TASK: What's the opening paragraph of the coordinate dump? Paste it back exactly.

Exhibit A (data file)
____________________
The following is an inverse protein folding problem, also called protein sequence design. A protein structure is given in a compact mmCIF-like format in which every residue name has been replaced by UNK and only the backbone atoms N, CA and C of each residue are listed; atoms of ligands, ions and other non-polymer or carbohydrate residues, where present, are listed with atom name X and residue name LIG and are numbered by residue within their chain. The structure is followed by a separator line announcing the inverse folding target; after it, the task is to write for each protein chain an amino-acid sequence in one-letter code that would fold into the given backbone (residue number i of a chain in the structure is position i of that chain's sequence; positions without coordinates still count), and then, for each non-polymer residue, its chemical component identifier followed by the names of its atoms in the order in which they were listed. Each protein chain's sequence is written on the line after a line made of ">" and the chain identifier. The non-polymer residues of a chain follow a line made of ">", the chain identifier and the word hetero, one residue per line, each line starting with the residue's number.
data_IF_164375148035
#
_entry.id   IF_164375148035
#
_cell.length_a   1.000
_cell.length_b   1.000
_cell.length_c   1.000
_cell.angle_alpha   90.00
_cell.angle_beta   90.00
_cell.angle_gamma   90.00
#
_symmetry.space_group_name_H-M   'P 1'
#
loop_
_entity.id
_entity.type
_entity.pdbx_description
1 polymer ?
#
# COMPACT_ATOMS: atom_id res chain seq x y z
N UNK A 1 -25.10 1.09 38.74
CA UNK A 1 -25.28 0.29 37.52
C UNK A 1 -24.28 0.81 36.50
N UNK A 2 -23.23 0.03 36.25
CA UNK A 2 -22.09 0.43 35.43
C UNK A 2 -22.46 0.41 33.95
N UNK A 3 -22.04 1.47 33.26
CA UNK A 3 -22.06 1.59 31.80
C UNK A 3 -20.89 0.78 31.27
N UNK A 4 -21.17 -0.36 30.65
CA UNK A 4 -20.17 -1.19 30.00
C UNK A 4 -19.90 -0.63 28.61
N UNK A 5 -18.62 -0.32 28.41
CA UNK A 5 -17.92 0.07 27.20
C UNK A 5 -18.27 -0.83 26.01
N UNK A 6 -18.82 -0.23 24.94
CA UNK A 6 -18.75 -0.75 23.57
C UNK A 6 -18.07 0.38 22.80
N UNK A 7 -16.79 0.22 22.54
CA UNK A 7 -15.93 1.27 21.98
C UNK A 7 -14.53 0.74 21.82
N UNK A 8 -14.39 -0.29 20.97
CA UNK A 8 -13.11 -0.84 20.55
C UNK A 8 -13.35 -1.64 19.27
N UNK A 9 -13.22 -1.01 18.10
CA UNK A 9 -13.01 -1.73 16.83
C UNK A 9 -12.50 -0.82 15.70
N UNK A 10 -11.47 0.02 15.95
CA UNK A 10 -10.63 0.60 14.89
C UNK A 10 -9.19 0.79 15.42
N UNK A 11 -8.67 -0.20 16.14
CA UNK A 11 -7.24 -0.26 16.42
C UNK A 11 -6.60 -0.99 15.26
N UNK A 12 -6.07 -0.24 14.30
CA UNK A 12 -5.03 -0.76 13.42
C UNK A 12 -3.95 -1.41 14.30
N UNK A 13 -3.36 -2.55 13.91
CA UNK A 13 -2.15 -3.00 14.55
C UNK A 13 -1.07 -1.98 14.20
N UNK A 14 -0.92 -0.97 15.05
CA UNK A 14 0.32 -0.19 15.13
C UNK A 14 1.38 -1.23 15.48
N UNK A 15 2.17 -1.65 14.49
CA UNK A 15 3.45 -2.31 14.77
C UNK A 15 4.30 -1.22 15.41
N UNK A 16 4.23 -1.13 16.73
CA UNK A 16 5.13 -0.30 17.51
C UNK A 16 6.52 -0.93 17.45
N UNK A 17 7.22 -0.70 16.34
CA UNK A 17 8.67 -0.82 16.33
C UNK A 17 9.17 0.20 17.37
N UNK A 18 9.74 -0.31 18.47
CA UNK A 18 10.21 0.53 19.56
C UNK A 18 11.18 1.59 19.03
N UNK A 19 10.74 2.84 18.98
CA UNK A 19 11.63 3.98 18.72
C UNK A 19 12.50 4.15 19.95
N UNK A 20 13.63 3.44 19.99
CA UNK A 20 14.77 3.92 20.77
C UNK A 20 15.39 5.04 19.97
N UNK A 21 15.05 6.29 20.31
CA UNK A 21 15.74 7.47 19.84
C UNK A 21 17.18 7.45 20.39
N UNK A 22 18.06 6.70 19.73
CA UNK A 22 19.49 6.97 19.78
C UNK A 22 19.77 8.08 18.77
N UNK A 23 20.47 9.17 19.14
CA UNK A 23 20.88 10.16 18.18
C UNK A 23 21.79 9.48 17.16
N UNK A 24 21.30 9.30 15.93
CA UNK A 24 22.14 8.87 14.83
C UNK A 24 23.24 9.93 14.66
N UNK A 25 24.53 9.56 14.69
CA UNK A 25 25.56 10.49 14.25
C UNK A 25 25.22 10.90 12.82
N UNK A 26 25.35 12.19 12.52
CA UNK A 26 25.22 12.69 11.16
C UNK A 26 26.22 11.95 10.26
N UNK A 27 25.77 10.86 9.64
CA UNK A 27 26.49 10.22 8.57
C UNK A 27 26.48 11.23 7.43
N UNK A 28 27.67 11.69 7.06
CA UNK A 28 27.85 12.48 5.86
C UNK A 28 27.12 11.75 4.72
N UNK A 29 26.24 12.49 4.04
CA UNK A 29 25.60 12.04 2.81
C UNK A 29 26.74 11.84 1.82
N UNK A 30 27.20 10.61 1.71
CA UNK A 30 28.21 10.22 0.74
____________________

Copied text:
The following is an inverse protein folding problem, also called protein sequence design. A protein structure is given in a compact mmCIF-like format in which every residue name has been replaced by UNK and only the backbone atoms N, CA and C of each residue are listed; atoms of ligands, ions and other non-polymer or carbohydrate residues, where present, are listed with atom name X and residue name LIG and are numbered by residue within their chain. The structure is followed by a separator line announcing the inverse folding target; after it, the task is to write for each protein chain an amino-acid sequence in one-letter code that would fold into the given backbone (residue number i of a chain in the structure is position i of that chain's sequence; positions without coordinates still count), and then, for each non-polymer residue, its chemical component identifier followed by the names of its atoms in the order in which they were listed. Each protein chain's sequence is written on the line after a line made of ">" and the chain identifier. The non-polymer residues of a chain follow a line made of ">", the chain identifier and the word hetero, one residue per line, each line starting with the residue's number.